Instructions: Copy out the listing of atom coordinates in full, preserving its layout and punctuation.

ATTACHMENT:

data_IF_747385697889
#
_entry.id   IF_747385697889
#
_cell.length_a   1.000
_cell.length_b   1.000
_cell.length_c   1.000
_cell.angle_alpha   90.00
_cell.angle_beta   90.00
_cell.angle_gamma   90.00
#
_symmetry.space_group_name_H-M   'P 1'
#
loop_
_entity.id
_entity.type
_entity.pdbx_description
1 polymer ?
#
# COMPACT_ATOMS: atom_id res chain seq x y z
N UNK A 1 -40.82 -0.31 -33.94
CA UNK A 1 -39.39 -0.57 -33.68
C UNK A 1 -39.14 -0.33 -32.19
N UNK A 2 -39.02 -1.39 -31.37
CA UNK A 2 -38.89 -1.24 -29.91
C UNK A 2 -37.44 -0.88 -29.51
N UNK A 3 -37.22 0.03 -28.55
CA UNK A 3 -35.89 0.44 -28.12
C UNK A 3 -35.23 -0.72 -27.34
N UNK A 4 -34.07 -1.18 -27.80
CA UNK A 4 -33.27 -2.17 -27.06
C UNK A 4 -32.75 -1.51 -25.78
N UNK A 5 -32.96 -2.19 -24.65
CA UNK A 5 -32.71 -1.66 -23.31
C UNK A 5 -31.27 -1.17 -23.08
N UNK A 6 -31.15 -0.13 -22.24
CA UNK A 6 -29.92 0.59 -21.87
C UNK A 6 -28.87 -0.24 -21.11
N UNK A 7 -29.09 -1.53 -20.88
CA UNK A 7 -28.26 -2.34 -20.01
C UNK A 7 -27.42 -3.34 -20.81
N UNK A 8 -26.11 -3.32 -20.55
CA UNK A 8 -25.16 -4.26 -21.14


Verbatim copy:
data_IF_747385697889
#
_entry.id   IF_747385697889
#
_cell.length_a   1.000
_cell.length_b   1.000
_cell.length_c   1.000
_cell.angle_alpha   90.00
_cell.angle_beta   90.00
_cell.angle_gamma   90.00
#
_symmetry.space_group_name_H-M   'P 1'
#
loop_
_entity.id
_entity.type
_entity.pdbx_description
1 polymer ?
#
# COMPACT_ATOMS: atom_id res chain seq x y z
N UNK A 1 -40.82 -0.31 -33.94
CA UNK A 1 -39.39 -0.57 -33.68
C UNK A 1 -39.14 -0.33 -32.19
N UNK A 2 -39.02 -1.39 -31.37
CA UNK A 2 -38.89 -1.24 -29.91
C UNK A 2 -37.44 -0.88 -29.51
N UNK A 3 -37.22 0.03 -28.55
CA UNK A 3 -35.89 0.44 -28.12
C UNK A 3 -35.23 -0.72 -27.34
N UNK A 4 -34.07 -1.18 -27.80
CA UNK A 4 -33.27 -2.17 -27.06
C UNK A 4 -32.75 -1.51 -25.78
N UNK A 5 -32.96 -2.19 -24.65
CA UNK A 5 -32.71 -1.66 -23.31
C UNK A 5 -31.27 -1.17 -23.08
N UNK A 6 -31.15 -0.13 -22.24
CA UNK A 6 -29.92 0.59 -21.87
C UNK A 6 -28.87 -0.24 -21.11
N UNK A 7 -29.09 -1.53 -20.88
CA UNK A 7 -28.26 -2.34 -20.01
C UNK A 7 -27.42 -3.34 -20.81
N UNK A 8 -26.11 -3.32 -20.55
CA UNK A 8 -25.16 -4.26 -21.14